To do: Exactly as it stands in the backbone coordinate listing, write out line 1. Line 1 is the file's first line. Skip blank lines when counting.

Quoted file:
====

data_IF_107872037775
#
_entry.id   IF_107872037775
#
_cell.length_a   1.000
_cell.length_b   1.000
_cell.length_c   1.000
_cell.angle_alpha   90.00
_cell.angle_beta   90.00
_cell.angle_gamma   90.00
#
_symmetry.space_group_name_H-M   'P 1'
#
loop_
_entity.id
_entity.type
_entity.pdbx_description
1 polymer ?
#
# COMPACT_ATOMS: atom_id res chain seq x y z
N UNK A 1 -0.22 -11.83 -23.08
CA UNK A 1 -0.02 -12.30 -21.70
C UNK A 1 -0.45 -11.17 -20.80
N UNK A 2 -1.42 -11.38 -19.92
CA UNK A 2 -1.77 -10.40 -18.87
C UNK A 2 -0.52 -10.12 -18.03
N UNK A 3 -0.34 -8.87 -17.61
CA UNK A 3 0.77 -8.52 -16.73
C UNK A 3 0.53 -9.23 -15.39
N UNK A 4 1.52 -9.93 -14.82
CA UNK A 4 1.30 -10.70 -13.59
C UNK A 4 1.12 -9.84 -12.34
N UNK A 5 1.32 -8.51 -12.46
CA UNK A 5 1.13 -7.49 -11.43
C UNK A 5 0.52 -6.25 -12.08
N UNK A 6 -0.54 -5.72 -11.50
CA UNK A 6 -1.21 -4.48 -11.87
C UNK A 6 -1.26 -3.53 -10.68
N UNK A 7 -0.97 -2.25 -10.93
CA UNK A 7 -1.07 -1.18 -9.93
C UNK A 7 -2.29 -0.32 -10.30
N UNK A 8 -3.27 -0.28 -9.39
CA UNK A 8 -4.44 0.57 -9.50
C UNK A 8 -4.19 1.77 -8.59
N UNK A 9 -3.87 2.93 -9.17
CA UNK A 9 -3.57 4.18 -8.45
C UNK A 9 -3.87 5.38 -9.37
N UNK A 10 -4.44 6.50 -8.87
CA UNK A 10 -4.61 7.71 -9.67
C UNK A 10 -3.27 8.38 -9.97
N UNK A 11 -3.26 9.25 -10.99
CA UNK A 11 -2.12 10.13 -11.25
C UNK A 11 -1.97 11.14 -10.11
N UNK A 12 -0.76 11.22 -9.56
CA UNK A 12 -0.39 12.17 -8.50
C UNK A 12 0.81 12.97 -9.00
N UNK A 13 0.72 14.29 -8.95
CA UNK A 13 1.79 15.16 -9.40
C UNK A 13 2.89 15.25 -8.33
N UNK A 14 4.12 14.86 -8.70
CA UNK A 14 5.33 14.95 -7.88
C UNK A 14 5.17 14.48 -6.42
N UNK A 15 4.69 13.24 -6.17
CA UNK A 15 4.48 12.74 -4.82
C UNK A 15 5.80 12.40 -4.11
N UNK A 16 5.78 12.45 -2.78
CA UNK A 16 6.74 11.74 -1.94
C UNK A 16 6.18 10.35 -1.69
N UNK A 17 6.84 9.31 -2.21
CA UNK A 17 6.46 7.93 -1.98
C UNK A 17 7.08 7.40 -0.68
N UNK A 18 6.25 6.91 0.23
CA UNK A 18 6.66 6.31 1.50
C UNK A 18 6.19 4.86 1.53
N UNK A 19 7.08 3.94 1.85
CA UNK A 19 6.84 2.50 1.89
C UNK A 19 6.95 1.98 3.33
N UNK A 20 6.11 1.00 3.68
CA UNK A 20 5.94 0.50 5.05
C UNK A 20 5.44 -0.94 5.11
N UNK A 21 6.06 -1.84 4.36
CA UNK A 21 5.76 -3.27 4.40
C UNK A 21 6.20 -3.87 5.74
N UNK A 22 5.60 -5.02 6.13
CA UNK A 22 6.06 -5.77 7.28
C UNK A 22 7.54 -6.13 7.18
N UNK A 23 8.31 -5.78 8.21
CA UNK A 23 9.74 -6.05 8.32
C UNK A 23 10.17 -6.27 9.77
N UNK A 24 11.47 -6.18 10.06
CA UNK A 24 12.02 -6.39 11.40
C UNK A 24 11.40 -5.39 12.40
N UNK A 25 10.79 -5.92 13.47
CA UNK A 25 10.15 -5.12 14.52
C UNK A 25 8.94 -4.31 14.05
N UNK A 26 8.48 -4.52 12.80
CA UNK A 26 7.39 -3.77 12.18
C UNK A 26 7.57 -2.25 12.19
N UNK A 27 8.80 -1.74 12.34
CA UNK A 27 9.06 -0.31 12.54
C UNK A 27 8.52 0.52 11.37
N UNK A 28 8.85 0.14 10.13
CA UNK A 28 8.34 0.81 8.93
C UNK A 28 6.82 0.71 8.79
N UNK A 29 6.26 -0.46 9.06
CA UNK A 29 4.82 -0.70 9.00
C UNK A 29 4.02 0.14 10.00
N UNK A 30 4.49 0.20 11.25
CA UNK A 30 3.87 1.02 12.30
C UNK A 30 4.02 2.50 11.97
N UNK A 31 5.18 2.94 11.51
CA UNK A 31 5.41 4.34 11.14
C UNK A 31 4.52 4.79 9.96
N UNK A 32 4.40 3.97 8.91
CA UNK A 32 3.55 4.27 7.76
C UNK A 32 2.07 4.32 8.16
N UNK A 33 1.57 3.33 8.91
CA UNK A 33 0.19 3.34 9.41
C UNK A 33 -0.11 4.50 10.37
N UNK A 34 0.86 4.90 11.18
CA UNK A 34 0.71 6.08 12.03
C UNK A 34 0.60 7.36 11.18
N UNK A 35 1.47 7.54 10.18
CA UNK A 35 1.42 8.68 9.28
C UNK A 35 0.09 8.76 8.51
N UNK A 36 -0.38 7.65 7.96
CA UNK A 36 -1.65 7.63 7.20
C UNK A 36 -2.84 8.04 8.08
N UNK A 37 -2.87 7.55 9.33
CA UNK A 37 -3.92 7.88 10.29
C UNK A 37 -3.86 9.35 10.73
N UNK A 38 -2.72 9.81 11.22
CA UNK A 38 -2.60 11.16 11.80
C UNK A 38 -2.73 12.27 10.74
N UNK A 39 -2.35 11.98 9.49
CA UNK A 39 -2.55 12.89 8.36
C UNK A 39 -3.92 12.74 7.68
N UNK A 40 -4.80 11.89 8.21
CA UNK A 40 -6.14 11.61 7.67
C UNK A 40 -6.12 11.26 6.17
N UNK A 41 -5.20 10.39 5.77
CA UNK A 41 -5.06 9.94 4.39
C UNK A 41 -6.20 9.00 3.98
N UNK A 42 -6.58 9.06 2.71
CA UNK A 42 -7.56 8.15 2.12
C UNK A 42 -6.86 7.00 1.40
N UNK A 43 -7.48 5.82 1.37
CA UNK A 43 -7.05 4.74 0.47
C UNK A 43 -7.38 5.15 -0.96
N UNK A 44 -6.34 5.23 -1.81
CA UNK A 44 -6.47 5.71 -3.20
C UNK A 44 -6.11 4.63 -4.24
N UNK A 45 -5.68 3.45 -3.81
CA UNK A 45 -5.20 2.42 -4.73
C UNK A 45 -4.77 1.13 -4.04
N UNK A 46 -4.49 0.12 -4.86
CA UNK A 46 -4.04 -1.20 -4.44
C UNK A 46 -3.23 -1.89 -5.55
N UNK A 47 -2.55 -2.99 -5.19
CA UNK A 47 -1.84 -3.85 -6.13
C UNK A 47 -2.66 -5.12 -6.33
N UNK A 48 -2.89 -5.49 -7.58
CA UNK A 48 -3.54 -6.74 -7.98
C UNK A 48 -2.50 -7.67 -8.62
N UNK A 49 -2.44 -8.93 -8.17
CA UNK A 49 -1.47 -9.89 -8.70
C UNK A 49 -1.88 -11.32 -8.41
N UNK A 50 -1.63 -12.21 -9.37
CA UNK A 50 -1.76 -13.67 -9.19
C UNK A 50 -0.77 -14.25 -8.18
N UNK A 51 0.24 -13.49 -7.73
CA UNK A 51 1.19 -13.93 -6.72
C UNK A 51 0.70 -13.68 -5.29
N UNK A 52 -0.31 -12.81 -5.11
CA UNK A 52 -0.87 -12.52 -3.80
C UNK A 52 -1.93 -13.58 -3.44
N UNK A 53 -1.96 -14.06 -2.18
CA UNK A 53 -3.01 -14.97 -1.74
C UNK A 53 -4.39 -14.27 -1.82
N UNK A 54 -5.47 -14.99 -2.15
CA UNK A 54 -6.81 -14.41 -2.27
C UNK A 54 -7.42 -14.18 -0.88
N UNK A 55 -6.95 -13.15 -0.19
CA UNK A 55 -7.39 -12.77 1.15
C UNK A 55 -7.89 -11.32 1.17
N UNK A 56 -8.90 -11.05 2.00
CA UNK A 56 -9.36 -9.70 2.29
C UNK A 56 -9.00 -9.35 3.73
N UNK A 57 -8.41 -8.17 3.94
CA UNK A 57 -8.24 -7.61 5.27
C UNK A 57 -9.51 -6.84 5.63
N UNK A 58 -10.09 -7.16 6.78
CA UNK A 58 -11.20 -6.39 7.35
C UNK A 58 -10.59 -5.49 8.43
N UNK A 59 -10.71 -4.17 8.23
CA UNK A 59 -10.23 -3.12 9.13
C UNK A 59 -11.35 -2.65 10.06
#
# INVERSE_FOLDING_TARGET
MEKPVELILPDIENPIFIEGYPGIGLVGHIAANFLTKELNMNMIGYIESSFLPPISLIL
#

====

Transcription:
data_IF_107872037775